Where do you shop & eat in Florence? A Guide to Shopping Like a Florentine | FIT in Florence

FIT in Florence

Where do you shop & eat in Florence? A Guide to Shopping Like a Florentine

There are many things that come to our minds when we think of Florence.  Brunelleschi, the Ponte Vecchio, prosciutto, wine, Michelangelo’s David, Gucci, vintage markets – especially the vintage markets.  In fact, the entire shopping scene in Florence is a fashion student’s dream.  In Oltrarno, I have been able to find the dreamiest vintage stores and open markets.  The Mercato di Santo Spirito, just a few streets away from home and the Ponte Vecchio, has become a personal favorite of mine.  Here you’ll find locals and, thankfully, a very small amount of tourists, perusing through the second hand clothing stands (which are many), the vintage books of Pinocchio and Donatello, record shops (usually where the younger crowd gathers), paintings, jewelry, and so on.  By the end of my study abroad, I’ll be able to include“enhanced bargaining skills” on my résumé.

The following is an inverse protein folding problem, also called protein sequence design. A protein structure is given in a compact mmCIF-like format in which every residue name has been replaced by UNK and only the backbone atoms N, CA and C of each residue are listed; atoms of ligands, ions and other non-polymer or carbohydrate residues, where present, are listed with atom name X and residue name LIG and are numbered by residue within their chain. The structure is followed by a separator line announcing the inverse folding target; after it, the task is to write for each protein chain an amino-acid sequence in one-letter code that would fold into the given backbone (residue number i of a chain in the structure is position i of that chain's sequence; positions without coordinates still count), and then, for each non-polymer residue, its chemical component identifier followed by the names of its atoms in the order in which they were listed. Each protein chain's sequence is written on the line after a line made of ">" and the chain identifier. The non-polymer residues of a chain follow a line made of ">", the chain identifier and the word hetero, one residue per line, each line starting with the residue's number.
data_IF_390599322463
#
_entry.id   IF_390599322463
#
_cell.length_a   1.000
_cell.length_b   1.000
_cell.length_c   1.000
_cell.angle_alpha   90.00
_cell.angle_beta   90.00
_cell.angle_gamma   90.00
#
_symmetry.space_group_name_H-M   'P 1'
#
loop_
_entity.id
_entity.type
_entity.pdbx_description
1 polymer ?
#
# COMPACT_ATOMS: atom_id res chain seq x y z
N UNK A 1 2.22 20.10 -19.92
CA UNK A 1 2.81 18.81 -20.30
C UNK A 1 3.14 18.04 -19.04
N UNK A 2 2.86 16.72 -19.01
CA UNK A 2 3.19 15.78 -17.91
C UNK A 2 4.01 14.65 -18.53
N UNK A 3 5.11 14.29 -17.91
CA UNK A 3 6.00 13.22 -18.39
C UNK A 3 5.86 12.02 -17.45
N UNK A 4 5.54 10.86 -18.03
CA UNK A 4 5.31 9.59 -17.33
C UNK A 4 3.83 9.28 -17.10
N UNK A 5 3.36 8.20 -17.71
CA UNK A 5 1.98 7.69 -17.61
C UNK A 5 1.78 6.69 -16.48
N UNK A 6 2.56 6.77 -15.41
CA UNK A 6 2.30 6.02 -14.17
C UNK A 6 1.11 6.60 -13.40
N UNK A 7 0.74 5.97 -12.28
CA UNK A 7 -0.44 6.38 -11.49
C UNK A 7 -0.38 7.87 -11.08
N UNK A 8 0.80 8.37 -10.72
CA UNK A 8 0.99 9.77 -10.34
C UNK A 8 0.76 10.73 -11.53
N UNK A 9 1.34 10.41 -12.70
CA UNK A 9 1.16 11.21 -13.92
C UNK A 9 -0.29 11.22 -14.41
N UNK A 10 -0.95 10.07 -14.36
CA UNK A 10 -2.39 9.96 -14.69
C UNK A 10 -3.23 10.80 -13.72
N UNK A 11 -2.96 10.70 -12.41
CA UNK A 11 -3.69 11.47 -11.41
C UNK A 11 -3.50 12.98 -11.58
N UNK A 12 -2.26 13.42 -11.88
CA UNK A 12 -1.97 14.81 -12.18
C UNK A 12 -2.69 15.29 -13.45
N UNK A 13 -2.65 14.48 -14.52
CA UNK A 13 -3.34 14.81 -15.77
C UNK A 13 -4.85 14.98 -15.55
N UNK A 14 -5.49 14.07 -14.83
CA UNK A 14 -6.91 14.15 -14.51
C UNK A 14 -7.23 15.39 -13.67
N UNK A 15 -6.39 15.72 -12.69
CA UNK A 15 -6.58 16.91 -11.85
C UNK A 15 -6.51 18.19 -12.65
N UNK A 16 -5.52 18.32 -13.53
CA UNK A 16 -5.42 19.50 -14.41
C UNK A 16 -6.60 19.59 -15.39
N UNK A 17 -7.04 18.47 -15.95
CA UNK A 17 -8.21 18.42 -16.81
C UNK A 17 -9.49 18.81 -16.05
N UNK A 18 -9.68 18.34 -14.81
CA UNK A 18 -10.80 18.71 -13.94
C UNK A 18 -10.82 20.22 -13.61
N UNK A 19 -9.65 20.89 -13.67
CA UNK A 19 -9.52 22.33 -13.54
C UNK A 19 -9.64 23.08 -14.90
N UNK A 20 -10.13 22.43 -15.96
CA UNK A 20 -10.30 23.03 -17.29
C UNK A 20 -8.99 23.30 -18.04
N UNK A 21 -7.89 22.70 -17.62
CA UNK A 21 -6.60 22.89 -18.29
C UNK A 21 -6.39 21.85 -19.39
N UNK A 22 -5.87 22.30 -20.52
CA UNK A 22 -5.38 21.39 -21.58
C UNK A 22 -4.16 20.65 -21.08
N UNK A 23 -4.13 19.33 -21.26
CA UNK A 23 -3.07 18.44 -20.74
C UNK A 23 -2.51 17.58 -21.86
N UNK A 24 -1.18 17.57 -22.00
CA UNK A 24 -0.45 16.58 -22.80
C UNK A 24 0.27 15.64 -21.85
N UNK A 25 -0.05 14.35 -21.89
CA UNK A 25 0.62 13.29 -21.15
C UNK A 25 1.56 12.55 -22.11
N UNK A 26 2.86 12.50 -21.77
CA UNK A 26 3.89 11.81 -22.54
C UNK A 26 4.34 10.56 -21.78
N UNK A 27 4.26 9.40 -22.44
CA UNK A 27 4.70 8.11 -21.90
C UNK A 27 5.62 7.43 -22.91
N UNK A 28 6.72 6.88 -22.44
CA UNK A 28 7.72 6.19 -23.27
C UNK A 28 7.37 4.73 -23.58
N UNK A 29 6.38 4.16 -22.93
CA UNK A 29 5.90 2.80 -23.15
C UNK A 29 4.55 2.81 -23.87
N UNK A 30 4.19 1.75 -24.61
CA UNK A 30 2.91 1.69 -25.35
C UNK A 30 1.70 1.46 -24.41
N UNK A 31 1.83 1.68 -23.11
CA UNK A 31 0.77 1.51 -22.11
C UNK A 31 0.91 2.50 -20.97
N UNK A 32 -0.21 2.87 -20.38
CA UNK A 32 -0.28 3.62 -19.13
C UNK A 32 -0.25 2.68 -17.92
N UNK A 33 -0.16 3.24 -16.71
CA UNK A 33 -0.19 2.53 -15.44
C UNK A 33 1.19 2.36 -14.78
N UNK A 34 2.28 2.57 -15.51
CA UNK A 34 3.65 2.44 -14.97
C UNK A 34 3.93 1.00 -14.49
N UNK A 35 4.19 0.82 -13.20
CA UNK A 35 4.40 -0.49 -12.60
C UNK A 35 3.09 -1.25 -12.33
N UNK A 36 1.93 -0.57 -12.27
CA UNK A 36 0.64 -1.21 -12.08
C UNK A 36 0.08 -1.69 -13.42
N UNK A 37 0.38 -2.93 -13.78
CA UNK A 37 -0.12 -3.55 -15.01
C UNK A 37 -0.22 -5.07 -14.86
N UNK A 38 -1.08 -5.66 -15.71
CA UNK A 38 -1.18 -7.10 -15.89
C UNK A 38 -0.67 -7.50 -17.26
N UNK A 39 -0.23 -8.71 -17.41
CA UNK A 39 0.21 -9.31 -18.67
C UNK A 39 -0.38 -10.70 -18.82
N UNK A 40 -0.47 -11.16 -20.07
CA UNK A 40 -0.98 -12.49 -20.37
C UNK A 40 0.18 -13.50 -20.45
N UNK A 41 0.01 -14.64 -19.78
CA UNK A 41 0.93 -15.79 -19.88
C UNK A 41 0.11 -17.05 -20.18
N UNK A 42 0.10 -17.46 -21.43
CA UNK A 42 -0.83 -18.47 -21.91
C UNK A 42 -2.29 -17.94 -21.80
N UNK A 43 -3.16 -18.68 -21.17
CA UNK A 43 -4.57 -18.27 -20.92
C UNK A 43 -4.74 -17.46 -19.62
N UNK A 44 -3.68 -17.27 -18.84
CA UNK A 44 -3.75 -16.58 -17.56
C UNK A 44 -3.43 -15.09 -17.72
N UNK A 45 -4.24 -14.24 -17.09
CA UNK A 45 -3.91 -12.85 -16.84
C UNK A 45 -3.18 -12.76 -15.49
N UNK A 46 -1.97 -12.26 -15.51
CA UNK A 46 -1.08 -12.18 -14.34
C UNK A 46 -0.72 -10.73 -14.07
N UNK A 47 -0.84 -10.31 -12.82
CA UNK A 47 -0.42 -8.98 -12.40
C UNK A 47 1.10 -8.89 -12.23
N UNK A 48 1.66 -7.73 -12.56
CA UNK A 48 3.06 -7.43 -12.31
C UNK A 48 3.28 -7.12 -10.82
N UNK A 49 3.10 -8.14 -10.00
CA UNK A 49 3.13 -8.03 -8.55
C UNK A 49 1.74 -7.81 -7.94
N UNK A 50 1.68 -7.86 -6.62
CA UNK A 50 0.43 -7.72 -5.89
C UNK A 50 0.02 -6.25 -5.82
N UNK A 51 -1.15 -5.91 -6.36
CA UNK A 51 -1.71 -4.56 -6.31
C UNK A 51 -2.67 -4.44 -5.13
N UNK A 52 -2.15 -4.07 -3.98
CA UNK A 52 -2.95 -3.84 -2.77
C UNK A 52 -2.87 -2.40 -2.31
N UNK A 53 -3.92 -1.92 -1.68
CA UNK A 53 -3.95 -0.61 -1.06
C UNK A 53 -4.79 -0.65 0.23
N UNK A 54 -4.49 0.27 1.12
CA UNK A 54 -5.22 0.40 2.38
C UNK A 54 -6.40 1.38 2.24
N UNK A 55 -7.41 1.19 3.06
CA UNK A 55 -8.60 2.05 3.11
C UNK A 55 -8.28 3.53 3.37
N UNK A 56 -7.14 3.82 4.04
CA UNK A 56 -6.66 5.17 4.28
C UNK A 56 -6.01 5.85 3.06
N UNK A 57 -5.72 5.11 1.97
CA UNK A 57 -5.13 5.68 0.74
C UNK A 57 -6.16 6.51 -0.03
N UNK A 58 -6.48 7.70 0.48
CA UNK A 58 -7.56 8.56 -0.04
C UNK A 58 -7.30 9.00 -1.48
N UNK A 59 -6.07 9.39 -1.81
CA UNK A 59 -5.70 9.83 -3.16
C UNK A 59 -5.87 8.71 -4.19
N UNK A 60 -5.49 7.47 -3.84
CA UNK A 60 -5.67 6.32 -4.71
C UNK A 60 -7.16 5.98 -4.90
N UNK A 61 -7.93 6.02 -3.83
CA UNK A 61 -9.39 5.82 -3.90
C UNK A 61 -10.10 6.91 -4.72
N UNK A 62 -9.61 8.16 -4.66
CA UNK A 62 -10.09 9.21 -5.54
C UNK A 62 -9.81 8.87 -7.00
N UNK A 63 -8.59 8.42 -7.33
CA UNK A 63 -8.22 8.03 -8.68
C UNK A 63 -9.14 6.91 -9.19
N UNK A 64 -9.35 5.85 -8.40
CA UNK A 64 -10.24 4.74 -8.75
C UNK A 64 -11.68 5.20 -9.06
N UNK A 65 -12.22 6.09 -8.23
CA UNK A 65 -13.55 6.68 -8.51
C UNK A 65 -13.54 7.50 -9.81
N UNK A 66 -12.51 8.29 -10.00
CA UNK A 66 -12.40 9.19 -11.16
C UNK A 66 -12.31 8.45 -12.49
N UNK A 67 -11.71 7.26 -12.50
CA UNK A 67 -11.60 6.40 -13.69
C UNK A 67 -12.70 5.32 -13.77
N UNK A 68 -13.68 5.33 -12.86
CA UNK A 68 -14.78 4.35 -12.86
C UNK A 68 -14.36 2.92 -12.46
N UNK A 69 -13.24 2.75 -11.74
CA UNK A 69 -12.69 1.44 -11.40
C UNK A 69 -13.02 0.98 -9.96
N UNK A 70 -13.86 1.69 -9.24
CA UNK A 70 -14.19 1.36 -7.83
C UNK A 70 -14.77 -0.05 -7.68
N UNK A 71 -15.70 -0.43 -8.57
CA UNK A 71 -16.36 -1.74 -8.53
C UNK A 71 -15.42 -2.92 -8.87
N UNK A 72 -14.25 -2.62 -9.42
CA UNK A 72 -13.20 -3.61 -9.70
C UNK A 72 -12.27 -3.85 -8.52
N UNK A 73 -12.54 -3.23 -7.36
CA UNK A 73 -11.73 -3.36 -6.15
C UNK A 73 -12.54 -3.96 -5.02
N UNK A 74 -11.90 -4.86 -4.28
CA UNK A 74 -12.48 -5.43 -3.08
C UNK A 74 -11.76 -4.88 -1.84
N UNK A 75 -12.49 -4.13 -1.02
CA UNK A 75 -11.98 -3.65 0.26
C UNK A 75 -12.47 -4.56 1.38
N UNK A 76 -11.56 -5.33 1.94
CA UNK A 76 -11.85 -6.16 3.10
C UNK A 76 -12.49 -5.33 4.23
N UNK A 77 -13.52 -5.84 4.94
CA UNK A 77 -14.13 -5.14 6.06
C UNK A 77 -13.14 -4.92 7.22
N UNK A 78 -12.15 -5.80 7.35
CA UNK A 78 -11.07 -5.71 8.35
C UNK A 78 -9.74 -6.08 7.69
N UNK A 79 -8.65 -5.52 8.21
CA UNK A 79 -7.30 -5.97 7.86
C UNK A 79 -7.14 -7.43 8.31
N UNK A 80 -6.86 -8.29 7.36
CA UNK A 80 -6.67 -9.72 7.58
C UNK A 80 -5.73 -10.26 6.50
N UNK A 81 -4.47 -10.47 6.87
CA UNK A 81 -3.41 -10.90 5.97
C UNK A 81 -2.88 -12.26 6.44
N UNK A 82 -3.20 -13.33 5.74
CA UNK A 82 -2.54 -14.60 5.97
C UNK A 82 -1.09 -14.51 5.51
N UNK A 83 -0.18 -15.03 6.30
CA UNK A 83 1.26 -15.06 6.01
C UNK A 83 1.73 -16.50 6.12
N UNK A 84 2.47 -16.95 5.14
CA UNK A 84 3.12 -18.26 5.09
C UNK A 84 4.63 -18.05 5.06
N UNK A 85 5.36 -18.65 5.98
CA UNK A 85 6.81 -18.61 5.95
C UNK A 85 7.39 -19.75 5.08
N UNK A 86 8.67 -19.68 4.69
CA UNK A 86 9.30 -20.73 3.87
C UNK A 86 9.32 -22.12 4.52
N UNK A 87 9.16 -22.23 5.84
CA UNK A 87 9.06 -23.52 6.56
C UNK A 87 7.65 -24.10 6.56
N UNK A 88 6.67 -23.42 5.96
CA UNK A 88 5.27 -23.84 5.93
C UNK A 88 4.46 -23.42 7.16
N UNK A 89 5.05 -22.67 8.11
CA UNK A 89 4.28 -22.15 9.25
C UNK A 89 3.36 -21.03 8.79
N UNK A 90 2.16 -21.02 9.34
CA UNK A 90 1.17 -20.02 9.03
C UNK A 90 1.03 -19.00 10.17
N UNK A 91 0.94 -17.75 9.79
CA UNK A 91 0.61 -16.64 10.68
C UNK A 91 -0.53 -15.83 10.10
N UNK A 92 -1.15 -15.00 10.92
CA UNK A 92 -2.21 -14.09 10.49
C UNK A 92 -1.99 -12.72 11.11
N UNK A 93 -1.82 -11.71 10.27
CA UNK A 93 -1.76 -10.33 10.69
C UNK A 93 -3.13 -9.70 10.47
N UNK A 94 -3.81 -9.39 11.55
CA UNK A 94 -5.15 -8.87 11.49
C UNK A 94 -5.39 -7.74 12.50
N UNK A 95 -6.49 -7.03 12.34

Before moving, many of my family members told me that I was going to come back home five pounds lighter, since Italy is known for its natural produce.  They failed to mention the numbers of pasticcerie that crowd the streets, displaying the freshly made tiramisu on their windows; the gigantic gummy stands at the mercato, selling every kind of gummy candy you ate as a child; and the entire idea of “aperitivo:” pay for your €6 drink and help yourself to the elaborate, all-you-can-eat buffet. I am doing everything but losing weight here.  

But for the days I feel the need to maintain a healthy skin complexion, I visit my favorite green market stand – Mauro Frutta Primizie.  The photo below says it all.    

It’s, actually, not very hard to feel at home here in Florence.  With just a walk down Piazza della Repubblica on Thursday mornings to pick out fresh flowers for my apartment, one ought to be immediately content.  I’ve noticed it’s the little things that make Florence so warm and homey.  It is easy to tell why Italians are so welcoming.

Thank you for reading!

Melissa x

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